Official voice of UMC only speaks every four years
By ED TOMLINSON
Every four years, delegates from the annual, provisional, and missionary conferences of The United Methodist Church around the globe gather for General Conference – the legislative body of the denomination.
On April 24 in Tampa, Fla., the 2012 Conference will convene for 11 days. Among the 988 delegates will be 26 from North Georgia, who were elected at the 2011 Annual Conference in Athens.
The importance of the collaborative event is summarized in the statement, “No one speaks for The United Methodist Church but the General Conference.” No board or agency, or any staff member, represents the denomination. Not even the Council of Bishops speaks for any entity other than the council.
Much confusion surrounds this exclusive power of the General Conference. While there are those times between sessions when we yearn for some body, or bodies, to speak authoritatively and decisively, we have also experienced the frustration and disappointment when someone, or some organization, has made declarations or issued statements that are not consistent with our official denominational stance.
Typically, news organizations assume the authority of a person speaking on behalf of a board, committee, agency, represents the viewpoint of the denomination. Too often, spokespersons leave the impression that their thoughts carry the weight and backing of the entire United Methodist Church. The end result: People in our local churches are sometimes left shaking their heads, or worse, wondering exactly where the denomination is on an issue and why.
Even in the midst of the deliberations before a final decision by General Conference, persons and groups are often quoted as sources of information and authority by news outlets. (For reliable information during the upcoming General Conference, go to www.umc.org or www.ngumc.org
Unmistakably, extraordinary responsibility is placed on the delegates. As they debate and make decisions, they formulate the laws and policies of the church and speak for the whole denomination. When the 2012 Book of Discipline (based on the work of the General Conference) arrives, a new guidebook will be in place for United Methodists. It will carry changes in many facets of the life of the church and enumerate descriptions of many of our stances.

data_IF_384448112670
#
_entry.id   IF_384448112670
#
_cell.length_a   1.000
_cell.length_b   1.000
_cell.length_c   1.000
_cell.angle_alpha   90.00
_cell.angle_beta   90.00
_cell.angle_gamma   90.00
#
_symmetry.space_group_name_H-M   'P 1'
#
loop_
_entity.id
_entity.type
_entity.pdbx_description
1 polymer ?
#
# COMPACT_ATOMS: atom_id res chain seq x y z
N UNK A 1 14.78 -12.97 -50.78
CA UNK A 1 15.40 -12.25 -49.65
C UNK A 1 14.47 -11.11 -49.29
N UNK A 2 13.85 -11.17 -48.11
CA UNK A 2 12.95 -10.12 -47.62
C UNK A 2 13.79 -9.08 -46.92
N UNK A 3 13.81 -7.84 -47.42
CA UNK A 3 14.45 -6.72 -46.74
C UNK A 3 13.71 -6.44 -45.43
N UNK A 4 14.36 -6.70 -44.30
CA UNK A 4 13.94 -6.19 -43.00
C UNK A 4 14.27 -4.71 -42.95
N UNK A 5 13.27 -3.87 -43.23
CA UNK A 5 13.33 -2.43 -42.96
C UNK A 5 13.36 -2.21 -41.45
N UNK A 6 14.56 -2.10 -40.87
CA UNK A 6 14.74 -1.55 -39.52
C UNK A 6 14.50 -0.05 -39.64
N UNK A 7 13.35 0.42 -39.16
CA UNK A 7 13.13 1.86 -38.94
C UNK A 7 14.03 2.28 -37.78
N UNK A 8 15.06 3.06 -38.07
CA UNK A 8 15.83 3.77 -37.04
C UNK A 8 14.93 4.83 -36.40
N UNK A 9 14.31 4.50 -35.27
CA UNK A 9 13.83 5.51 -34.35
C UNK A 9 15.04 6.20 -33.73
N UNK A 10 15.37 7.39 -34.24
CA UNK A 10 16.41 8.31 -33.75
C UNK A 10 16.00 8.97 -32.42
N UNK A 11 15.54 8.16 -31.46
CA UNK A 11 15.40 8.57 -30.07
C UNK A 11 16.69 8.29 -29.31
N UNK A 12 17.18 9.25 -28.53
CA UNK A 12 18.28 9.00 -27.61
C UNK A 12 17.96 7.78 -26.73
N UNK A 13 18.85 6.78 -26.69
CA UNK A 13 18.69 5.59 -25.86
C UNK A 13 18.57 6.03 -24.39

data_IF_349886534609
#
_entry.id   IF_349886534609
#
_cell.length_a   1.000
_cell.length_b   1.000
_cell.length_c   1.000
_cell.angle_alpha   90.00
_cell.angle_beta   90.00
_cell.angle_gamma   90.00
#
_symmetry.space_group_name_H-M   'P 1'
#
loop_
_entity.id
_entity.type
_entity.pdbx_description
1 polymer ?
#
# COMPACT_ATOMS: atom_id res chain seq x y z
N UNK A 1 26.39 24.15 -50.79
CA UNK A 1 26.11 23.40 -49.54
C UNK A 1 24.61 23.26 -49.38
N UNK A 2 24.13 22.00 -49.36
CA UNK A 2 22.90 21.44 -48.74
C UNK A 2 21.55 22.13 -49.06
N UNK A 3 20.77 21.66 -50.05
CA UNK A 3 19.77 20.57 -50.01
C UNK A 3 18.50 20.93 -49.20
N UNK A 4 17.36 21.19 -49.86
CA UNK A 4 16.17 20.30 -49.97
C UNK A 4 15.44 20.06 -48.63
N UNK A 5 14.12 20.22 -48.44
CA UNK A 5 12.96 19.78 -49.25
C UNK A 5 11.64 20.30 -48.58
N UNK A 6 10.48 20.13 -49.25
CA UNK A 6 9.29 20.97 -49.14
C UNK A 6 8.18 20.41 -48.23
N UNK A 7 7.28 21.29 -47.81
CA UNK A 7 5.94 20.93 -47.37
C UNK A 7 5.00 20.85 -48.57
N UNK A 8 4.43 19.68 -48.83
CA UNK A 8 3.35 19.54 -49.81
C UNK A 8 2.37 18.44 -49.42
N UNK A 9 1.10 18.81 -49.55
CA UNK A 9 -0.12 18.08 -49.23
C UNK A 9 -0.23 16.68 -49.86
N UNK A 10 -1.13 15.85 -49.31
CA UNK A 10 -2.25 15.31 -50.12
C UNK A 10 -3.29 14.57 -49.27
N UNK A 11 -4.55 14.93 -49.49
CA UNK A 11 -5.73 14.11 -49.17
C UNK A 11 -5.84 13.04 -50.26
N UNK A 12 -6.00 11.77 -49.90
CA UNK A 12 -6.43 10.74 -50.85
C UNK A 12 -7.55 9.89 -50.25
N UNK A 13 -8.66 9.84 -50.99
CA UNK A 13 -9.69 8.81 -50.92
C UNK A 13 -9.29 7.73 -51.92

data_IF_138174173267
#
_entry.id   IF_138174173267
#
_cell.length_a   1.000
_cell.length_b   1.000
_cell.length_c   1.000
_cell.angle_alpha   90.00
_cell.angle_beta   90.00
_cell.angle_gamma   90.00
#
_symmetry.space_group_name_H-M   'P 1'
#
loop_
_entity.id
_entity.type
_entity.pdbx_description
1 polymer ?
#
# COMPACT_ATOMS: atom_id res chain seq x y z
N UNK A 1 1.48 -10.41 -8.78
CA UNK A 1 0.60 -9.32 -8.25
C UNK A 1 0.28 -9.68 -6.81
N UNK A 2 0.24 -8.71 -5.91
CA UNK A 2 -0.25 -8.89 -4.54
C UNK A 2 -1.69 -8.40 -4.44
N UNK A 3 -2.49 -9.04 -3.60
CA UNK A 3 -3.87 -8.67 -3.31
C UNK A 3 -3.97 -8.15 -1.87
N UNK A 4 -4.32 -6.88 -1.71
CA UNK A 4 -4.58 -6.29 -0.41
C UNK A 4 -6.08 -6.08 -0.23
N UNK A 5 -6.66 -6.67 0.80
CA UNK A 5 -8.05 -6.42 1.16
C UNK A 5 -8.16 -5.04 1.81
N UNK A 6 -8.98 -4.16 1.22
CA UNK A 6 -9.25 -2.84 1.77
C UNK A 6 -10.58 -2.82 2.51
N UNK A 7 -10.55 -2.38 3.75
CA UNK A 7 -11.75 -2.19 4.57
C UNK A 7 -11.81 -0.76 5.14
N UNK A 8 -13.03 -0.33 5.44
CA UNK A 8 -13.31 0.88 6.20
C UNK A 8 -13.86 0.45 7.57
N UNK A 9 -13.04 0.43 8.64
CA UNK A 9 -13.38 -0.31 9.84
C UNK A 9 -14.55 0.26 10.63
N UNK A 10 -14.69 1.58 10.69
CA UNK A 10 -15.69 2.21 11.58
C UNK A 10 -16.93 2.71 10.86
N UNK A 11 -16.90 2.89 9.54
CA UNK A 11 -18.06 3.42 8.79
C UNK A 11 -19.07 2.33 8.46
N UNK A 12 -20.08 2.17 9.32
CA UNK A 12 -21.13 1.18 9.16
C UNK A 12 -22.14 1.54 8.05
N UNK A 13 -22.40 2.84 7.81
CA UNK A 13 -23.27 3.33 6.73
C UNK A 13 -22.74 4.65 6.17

Over the next several weeks, the North Georgia Advocate will address some of the key issues facing delegates at the upcoming General Conference describe how decisions are made. You are welcome to submit questions to email@example.com. If space and research time are available to make an adequate response, your submission will be addressed in this effort.
Ed Tomlinson has been elected as a clergy delegate to four General Conferences. In 2004, he served as Chairperson of the General Administration Legislative Committee which formed the Connectional Table. He is a current director of the General Board of Pension and Health Benefits and a member of the Church Systems Task Force formed by action of the 2008 General Conference.
Clergy elected to the 2012 General Conference Session
Sharma Lewis, Jonathan Holston, James Cantrell, Phil Schroeder, Jane Brooks, Alice Rogers, Ed Tomlinson, John Simmons, Nora Martinez, Jamie Jenkins, Chuck Savage, Steve Wood, David Bevel Jones
Laity elected to the 2012 General Conference Session
Jane Finley, Lyn Powell, Mathew Pinson, Joe Whittemore, Jeff Jernigan, Bill Stikes, Tonya Murphy , Leon Jourolman, Dianne Spencer, Joe Kilpatrick, Richard Williamson, Bill Martin, Marjorie Kimbrough